1040 Financial Planning Checklist



I recently read that I could use my tax return as a financial planning checklist, but I don’t recall how.  Can you fill me in?


Use my “1040 Financial Planning Checklist” below. You might find ways to increase your income and/or save money in taxes.

My 1040 Financial Planning Checklist

Form 1040 Line 8a – Taxable Interest:

Compare your current taxable interest rates to tax-free rates that are available from municipal bond mutual funds.  A federal tax rate of 35% means that a municipal bond fund yielding 3% is equivalent to a taxable interest rate of 4.6.

Form 1040 Line 9a and 9b – Ordinary and Qualified Dividends:

Ordinary dividends are taxed as ordinary income at federal rates as high as 43.4%.  Qualified dividends are taxed at rates up to 23.8%.  A qualified dividend is defined as an amount that is paid by a U.S. corporation or qualified foreign corporation; is not a disqualified dividend; and meets a holding period of more than 61 days during the 121-day period that begins 60 days before the ex-dividend date. 

Form 1040 Line 13 – Capital gain or (loss):

The tax rate on long-term capital gains is capped at 23.8%.  In order to qualify as long-term, the asset must have been held for more than one year.  If you have a net capital loss, you can deduct up to $3,000 of that loss for the current tax year and carry the rest forward to next year.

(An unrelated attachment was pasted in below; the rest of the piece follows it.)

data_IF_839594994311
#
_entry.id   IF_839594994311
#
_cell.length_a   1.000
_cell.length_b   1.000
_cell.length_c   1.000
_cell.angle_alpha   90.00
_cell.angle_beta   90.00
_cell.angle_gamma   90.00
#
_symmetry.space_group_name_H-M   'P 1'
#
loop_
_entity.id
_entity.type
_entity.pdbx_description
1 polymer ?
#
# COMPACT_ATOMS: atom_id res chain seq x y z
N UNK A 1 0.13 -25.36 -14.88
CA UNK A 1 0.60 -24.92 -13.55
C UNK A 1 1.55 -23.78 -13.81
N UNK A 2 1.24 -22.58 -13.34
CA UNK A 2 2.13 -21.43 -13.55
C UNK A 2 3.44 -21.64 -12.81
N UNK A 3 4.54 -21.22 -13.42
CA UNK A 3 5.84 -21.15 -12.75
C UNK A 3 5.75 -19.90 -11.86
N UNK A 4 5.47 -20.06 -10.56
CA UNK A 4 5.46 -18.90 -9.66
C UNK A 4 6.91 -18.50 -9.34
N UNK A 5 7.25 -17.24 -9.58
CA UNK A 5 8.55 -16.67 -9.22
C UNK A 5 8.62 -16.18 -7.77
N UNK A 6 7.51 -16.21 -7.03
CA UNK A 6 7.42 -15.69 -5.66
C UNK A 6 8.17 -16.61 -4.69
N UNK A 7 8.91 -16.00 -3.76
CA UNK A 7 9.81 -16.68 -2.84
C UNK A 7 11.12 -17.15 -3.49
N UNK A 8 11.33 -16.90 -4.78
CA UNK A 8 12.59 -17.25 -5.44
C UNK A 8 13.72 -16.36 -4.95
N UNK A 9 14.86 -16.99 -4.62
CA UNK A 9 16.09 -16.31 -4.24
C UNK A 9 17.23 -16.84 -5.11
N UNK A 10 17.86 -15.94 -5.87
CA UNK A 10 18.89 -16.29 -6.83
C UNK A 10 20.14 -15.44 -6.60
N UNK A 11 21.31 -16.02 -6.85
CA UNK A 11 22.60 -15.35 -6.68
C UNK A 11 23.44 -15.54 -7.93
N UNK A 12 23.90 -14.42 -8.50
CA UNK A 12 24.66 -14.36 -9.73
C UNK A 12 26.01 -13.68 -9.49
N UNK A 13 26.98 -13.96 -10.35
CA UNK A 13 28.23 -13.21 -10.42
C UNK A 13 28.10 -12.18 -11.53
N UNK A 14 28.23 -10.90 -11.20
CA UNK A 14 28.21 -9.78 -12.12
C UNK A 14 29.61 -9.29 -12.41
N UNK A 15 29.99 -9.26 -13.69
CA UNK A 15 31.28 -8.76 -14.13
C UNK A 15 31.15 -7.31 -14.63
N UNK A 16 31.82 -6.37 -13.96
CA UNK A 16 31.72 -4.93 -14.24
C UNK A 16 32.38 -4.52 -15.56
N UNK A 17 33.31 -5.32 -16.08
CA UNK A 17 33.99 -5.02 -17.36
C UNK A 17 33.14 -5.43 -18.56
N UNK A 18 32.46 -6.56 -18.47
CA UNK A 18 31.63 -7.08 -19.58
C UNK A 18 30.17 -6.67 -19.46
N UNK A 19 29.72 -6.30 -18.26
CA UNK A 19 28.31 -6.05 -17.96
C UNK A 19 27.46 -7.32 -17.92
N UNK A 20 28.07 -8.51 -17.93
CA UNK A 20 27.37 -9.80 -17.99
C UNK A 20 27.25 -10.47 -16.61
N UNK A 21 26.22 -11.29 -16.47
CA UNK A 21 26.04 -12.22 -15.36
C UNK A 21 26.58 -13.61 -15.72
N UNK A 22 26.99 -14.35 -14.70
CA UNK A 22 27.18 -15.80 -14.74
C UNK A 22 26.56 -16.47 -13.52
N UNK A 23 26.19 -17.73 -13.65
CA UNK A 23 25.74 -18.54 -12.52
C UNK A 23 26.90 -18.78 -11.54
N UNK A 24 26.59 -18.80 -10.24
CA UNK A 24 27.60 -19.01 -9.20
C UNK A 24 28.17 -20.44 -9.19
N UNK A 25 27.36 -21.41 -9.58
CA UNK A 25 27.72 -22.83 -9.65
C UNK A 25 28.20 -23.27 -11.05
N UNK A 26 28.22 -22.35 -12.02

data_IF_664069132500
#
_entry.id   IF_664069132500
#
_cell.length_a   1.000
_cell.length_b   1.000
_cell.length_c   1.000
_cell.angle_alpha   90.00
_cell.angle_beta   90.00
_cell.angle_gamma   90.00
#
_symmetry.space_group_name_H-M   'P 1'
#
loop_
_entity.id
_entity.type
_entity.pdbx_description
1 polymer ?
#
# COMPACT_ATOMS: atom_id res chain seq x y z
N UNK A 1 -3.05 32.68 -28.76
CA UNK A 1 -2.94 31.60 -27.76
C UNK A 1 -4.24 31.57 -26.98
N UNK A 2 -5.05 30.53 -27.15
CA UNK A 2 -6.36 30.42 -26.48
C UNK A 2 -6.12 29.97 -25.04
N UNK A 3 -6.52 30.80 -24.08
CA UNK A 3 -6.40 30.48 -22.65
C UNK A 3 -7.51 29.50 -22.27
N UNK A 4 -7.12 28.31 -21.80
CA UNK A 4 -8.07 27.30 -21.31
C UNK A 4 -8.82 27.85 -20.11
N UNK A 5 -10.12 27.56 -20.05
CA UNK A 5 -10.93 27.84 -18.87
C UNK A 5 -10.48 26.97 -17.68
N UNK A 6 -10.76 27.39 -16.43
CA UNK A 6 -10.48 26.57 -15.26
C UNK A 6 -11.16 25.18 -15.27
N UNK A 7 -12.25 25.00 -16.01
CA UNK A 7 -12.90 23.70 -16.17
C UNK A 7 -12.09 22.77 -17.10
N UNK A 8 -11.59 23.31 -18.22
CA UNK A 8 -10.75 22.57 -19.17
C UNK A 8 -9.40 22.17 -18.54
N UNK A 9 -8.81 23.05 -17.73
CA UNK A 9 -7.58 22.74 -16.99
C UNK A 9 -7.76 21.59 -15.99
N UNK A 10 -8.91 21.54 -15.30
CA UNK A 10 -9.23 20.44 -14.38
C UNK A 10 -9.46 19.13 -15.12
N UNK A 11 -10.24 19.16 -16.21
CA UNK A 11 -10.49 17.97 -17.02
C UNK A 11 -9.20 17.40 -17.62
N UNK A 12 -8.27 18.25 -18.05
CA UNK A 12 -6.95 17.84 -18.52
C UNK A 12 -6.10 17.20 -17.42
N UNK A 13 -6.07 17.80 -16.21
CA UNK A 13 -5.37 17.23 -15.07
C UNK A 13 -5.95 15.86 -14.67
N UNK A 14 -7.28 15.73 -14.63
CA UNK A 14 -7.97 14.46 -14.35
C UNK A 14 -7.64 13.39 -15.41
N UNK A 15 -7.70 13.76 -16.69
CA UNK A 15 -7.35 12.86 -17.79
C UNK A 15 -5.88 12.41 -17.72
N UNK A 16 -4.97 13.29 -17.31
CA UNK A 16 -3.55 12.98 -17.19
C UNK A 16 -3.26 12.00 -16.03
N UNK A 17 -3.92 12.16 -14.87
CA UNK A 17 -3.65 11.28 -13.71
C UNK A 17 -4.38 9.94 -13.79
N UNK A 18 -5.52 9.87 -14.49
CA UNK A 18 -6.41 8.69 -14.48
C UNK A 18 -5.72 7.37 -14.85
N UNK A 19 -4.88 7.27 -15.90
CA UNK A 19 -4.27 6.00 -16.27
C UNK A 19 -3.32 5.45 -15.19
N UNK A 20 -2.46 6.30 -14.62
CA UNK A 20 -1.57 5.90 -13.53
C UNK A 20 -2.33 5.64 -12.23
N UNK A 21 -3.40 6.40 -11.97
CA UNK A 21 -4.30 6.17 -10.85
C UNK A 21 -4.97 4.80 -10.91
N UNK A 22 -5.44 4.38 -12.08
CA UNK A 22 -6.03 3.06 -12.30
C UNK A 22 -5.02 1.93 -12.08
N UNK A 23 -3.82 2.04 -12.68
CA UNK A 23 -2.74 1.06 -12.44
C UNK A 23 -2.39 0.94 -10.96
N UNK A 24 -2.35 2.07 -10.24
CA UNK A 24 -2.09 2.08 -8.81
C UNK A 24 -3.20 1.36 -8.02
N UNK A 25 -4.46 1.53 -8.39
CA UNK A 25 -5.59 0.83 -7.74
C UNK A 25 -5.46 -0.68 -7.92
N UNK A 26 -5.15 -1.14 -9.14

Form 1040 Lines 15a and 15b – IRA distributions:

Many taxpayers give extra money to the IRS by not paying attention here.  When you take a distribution from your IRA account, you get a Form 1099R at the end of the year with the amount of the distribution, which you are required to report on line 15a.  Many taxpayers are inclined to put the same amount on line 15b and be done with it.  But the amount on line 15b is the taxable portion of the dollar amount on line 15a, and it may be less, sometimes considerably less, than the full amount. For example, if the amount you are reporting is from a contributory IRA, and you could not deduct all your contributions when you made them, then you don’t have to pay tax on the full amount you entered on line 15a because part of the distribution is not taxable. If you withdrew money from an IRA and then put it back within 60 days you may be eligible for rollover treatment.  If so, then the distribution amount shown on your Form 1099-R may not be taxable.

Form 1040 Lines 16a and 16b – Pensions and Annuities:

Distributions from pensions and annuities (similar to IRA distributions) are sometimes only partially taxable.  Make sure you only pay the tax you owe.

Form 1040 Lines 28 and 32 – IRA, SEP, SIMPLE, and qualified plan deductions:

Hear is your chance to save for retirement and maybe get a tax deduction along the way.  Make sure you take advantage of retirement savings accounts.  And if you are self-employed, maximize the contribution to your retirement plan.

Form 1040 Lines 23 through 37 – Adjustments to Income:

Look here to report deductions for health savings accounts, moving expenses, self-employed health insurance, alimony you paid ,student loan interest, and tuition and fees. 

Kenneth B. Petersen CFP®, EA, MBA, AIFA® is an investment manager and Principal of Monterey Private Wealth, Inc., a Wealth Management Firm in Monterey.   He welcomes questions that you may have concerning investing, taxes, retirement, or estate planning.  Send your questions to: Ken Petersen, 2340 Garden Road Suite 202, Monterey, CA93940 or email them to ken@montereypw.com.